You can't help but question the meaning of your own existence when you tune in to the salmon life cycle.

What was it like gathering images for telling this particular story, considering how extensive it is?

It was challenging, humbling, frustrating and exhilarating. The logistics of getting around in Southeast Alaska, particularly to some of the more remote areas, aren't easy. The weather can be especially challenging, given that it's a temperate rainforest, and then you just have to have a lot of patience to work on nature's schedule.

But when the weather, tides, light, salmon, bears, eagles and more all come together, it's like having a front row seat to the greatest show on Earth. You're witnessing an ancient cycle of life that is still intact — there aren't many places in the world where you can do this.

Any images from the book that mean something extra special to you?

The biggest challenge for photographing the story of "Salmon in the Trees" was how to make images that showed a phenomenon that you can't really see?

The ecological connection between the salmon and trees of the Tongass National Forest goes like this: When salmon leave the ocean and return to their freshwater birth streams to spawn the next generation, many hungry bears are waiting for them. To avoid conflict with each other, most bears will pluck a salmon from the stream and carry it into the forest to eat it undisturbed. They tend to target the richest parts of the fish and leave the rest behind. Other animals scavenge on the carcasses and spread all of the salmon nutrients farther into the forest.

Over time, the nutrients from the bodies of salmon decompose into the soil and the trees absorb them through their roots. Scientists have actually traced a particular form of marine nitrogen — Nitrogen 15 — in trees near salmon streams that links back to the fish.

But how on earth do you photograph this? The single image that I made that comes closest to implying this connection is a a pair of black bear's paws standing on a mossy log with a half-eaten salmon carcass. That one image speaks volumes to the connection between salmon and trees in the Tongass.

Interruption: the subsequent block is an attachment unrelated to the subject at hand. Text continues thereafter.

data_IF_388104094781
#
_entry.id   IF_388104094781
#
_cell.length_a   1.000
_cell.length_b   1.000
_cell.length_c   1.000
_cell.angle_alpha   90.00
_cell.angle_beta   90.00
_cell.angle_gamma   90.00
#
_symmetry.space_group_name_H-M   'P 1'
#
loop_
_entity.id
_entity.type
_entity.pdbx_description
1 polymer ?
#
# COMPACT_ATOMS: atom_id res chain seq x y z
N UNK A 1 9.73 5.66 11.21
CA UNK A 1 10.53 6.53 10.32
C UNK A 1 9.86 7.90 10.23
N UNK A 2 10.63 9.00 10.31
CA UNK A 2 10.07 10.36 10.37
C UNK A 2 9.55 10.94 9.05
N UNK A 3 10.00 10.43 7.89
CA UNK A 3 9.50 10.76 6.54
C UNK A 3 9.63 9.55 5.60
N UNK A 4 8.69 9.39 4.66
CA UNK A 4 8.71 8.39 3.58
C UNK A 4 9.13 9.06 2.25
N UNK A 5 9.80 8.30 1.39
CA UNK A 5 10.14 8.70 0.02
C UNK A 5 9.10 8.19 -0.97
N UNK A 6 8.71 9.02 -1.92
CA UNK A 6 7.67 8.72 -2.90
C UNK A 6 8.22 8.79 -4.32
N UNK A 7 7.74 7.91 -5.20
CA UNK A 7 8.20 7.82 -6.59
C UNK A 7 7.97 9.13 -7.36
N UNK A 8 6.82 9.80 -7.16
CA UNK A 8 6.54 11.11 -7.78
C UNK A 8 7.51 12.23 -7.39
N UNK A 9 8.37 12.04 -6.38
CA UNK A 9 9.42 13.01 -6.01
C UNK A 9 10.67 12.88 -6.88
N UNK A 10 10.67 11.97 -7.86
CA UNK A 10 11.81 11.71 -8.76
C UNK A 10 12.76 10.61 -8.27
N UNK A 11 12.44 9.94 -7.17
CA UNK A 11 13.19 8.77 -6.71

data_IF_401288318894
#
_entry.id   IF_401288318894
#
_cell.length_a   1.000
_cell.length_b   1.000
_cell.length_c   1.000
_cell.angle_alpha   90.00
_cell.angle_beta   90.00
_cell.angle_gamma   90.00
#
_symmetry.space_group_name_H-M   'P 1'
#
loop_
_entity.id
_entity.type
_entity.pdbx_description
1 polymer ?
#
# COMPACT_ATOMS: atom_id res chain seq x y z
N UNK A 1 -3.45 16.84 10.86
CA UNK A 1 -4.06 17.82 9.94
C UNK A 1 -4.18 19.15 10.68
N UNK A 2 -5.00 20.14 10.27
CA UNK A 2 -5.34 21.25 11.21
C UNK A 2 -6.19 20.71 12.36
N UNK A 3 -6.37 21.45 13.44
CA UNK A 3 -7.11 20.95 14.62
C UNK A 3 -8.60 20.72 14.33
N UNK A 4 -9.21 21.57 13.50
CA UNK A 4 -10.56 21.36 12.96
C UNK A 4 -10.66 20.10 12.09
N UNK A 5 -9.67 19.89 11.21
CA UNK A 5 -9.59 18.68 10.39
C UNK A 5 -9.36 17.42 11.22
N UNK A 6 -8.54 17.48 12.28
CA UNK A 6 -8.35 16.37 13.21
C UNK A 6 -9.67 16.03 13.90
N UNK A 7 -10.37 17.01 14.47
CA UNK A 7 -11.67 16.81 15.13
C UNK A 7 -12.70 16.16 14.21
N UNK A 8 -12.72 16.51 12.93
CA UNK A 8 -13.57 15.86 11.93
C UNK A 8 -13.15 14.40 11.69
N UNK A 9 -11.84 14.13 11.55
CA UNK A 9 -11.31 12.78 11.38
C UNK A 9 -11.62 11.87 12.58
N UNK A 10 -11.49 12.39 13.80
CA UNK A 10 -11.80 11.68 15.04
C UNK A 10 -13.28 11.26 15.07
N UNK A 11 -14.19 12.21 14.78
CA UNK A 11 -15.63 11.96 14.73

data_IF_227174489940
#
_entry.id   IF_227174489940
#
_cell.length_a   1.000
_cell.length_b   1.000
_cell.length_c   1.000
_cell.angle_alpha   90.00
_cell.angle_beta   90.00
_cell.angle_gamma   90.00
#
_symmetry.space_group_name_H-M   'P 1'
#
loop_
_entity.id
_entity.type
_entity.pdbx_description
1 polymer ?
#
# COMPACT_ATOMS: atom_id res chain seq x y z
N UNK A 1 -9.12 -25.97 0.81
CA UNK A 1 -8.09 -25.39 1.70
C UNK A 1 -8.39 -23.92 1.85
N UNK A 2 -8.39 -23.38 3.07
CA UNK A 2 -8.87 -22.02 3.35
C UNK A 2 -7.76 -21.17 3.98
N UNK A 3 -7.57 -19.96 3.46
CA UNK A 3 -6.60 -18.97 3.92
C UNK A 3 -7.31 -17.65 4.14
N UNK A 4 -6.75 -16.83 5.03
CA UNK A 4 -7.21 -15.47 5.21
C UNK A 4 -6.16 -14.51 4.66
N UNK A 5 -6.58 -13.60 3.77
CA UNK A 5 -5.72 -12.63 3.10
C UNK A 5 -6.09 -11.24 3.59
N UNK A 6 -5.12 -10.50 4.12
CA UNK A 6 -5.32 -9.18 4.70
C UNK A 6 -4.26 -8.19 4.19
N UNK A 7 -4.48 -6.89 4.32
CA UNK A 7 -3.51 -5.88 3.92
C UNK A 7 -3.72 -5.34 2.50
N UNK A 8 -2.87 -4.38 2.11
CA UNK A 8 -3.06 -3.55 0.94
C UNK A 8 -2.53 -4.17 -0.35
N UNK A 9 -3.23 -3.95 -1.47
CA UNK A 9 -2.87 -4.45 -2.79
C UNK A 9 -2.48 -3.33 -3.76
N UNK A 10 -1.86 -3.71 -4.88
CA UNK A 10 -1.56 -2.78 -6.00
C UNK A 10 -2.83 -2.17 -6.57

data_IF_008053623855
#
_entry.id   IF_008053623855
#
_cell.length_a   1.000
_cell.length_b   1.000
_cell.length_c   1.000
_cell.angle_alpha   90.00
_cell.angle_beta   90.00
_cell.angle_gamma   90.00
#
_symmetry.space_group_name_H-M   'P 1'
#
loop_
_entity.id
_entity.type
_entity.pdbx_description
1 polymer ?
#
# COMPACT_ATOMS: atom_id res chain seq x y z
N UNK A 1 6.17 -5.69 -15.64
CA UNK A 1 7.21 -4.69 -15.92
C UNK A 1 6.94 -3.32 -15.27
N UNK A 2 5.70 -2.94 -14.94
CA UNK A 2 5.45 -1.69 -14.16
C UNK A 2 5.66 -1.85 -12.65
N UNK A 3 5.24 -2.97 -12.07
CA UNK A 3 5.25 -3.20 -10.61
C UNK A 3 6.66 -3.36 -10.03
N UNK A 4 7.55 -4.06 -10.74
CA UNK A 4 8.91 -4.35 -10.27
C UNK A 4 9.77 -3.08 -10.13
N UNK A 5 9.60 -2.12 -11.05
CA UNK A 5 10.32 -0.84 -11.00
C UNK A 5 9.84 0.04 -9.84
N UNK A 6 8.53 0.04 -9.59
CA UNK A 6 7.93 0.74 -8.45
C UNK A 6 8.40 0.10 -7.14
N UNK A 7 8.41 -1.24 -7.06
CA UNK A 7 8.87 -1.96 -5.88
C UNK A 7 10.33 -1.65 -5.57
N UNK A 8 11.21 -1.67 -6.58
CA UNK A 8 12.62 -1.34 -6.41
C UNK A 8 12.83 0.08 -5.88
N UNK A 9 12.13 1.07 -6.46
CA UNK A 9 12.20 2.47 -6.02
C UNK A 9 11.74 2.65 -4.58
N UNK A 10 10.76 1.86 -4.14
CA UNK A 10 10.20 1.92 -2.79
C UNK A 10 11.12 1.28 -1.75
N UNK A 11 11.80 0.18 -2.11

In the Tongass National Forest, bears play a significant role in spreading nutrient-packed salmon carcasses throughout the forest. In the Tongass National Forest, bears play a significant role in spreading nutrient-packed salmon carcasses throughout the forest. (Photo: Amy Gulick)

What are some of the ways your photography has played a role in positive change for conservation over the years?

I always say that my photographs by themselves will do little to achieve conservation success. But my photographs integrated into the strategic work of conservation organizations or government agencies? Now my work can play a role in making a difference.

Photographs reach people on an emotional level and motivate them to take action, but without meaningful action to take, nothing will happen. By partnering with organizations who can influence decision makers and move legislation to conserve wild lands, I can be the catalyst to inspire people to take action.

I cannot emphasize enough the power and synergy of these kinds of collaborations. They are critical.

With my "Salmon in the Trees" work, I've partnered with many conservation organizations and as well as the United States Forest Service to raise awareness of this magnificent place. In addition to the book, I created a traveling exhibit, two permanent exhibits, a website, lecture series, YouTube videos, social media presence and more. We've reached millions of people through all of our collaborative outreach.

I think the crowning achievement of "Salmon in the Trees" has been its role in fundamentally changing the conversation about the Tongass. To tell a new story that gets people to think about a place in terms of all of its ecological pieces, why this is important for us, and to think about what happens when we start tinkering with the trees, salmon, bears and oceans — this is a monumental mind shift. And I think that's the greatest strength that we as conservation photographers bring to the table — the ability to evoke emotion.